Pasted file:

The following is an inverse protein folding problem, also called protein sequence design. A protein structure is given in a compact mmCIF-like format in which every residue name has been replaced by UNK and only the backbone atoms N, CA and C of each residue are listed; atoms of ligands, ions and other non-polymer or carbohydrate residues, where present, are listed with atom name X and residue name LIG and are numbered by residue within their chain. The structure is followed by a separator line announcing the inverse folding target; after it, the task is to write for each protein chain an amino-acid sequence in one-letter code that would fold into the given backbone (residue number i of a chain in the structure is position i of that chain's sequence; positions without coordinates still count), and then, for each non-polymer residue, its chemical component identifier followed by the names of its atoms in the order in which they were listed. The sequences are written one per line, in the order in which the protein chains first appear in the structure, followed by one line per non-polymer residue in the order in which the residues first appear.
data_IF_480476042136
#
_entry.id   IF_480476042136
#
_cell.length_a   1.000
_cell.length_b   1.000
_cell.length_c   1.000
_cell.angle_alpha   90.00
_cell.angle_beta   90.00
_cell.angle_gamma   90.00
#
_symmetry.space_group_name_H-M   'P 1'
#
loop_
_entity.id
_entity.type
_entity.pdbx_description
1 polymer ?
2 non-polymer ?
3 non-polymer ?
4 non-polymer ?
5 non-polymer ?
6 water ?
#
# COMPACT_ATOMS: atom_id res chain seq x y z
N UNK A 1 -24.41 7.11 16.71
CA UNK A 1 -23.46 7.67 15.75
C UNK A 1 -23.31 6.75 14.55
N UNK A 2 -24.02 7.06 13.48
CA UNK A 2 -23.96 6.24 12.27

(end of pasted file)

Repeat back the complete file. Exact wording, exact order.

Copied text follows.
The following is an inverse protein folding problem, also called protein sequence design. A protein structure is given in a compact mmCIF-like format in which every residue name has been replaced by UNK and only the backbone atoms N, CA and C of each residue are listed; atoms of ligands, ions and other non-polymer or carbohydrate residues, where present, are listed with atom name X and residue name LIG and are numbered by residue within their chain. The structure is followed by a separator line announcing the inverse folding target; after it, the task is to write for each protein chain an amino-acid sequence in one-letter code that would fold into the given backbone (residue number i of a chain in the structure is position i of that chain's sequence; positions without coordinates still count), and then, for each non-polymer residue, its chemical component identifier followed by the names of its atoms in the order in which they were listed. The sequences are written one per line, in the order in which the protein chains first appear in the structure, followed by one line per non-polymer residue in the order in which the residues first appear.
data_IF_480476042136
#
_entry.id   IF_480476042136
#
_cell.length_a   1.000
_cell.length_b   1.000
_cell.length_c   1.000
_cell.angle_alpha   90.00
_cell.angle_beta   90.00
_cell.angle_gamma   90.00
#
_symmetry.space_group_name_H-M   'P 1'
#
loop_
_entity.id
_entity.type
_entity.pdbx_description
1 polymer ?
2 non-polymer ?
3 non-polymer ?
4 non-polymer ?
5 non-polymer ?
6 water ?
#
# COMPACT_ATOMS: atom_id res chain seq x y z
N UNK A 1 -24.41 7.11 16.71
CA UNK A 1 -23.46 7.67 15.75
C UNK A 1 -23.31 6.75 14.55
N UNK A 2 -24.02 7.06 13.48
CA UNK A 2 -23.96 6.24 12.27